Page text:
- The Washington Times - Tuesday, August 2, 2016

Escalating his criticism of Donald Trump to an unusual degree for a sitting president, President Obama said Tuesday that the Republican nominee is “woefully unprepared” for the White House and called on Republican leaders to withdraw their endorsements.

At a news conference at the White House, Mr. Obama said Mr. Trump is “unfit to serve as president.”

In response, Mr. Trump said Hillary Clinton is the candidate who is unfit to serve. He said the president and Mrs. Clinton “have single-handedly destabilized the Middle East, handed Iraq, Libya and Syria to ISIS, and allowed our personnel to be slaughtered at Benghazi.”

“She is reckless with her emails, reckless with regime change, and reckless with American lives,” Mr. Trump said in a statement. “Our nation has been humiliated abroad and compromised by radical Islam brought onto our shores. We need change now.”

In modern times, Mr. Obama’s increasing criticism of the opposition party’s nominee is rare for a two-term incumbent president on his way out of office. George W. Bush mostly stayed out of the 2008 race, with the nation in a deep recession and his poll numbers low. Ronald Reagan didn’t inject himself much into the 1988 race, either.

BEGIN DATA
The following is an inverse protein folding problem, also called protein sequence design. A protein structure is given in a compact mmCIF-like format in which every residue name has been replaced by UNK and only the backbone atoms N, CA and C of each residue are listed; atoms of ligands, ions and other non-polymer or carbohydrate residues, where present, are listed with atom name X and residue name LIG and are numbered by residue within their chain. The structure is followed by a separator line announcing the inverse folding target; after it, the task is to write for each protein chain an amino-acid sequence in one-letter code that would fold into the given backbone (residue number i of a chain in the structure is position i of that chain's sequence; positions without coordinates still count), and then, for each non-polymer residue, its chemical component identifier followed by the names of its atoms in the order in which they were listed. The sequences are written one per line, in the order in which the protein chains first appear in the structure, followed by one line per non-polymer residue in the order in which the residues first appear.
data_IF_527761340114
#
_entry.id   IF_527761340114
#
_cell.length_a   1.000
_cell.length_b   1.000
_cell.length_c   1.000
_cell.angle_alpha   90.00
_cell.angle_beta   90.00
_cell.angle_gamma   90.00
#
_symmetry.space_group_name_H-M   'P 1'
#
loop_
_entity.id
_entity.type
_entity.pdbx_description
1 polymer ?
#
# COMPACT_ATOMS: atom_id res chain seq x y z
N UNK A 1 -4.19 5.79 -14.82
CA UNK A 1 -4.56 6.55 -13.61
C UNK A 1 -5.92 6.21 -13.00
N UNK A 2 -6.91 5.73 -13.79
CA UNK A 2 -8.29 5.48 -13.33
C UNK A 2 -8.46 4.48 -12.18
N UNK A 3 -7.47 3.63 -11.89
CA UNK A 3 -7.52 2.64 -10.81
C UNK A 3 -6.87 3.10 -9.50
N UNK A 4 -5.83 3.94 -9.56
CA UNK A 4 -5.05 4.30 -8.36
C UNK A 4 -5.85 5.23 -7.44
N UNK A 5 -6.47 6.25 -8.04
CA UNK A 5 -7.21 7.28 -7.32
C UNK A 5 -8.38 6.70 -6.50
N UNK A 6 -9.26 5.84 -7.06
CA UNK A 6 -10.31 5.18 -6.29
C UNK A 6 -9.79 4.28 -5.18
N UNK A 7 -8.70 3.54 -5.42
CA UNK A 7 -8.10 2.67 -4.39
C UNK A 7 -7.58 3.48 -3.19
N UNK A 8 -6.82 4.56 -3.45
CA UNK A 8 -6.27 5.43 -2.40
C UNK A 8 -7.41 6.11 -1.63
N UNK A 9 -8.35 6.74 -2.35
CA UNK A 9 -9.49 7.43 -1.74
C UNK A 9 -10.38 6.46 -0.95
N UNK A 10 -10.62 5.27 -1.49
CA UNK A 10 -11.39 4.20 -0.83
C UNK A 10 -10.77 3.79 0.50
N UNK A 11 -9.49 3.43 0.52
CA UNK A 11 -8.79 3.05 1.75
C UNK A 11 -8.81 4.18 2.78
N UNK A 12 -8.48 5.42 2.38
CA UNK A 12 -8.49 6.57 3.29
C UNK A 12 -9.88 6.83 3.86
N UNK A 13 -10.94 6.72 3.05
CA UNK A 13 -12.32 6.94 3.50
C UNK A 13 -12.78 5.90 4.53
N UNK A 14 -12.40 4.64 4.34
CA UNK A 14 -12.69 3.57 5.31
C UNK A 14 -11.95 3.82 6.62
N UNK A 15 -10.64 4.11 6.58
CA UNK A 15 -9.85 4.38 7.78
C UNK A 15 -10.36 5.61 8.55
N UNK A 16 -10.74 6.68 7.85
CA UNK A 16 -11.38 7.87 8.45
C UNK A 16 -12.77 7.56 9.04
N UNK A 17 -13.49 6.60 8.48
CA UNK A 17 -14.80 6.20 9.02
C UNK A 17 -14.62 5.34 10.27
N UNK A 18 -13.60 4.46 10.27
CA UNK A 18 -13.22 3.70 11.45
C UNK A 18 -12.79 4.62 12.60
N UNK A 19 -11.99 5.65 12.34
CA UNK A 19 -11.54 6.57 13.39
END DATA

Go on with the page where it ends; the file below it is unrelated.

But Mr. Obama is taking it upon himself to compare Mr. Trump unfavorably with previous Republican presidential candidates by saying he is not qualified for the highest job in the land and daring Republicans who are skeptical of Mr. Trump to repudiate him outright.

“He keeps on proving it,” Mr. Obama said, referring to Mr. Trump’s feud with the Khan family, Muslims whose son was killed in Iraq while serving in the U.S. military.

The president also objected to Mr. Trump’s comment Sunday that Russian President Vladimir Putin “is not going into Ukraine,” although Russian-backed forces already have seized portions of the country.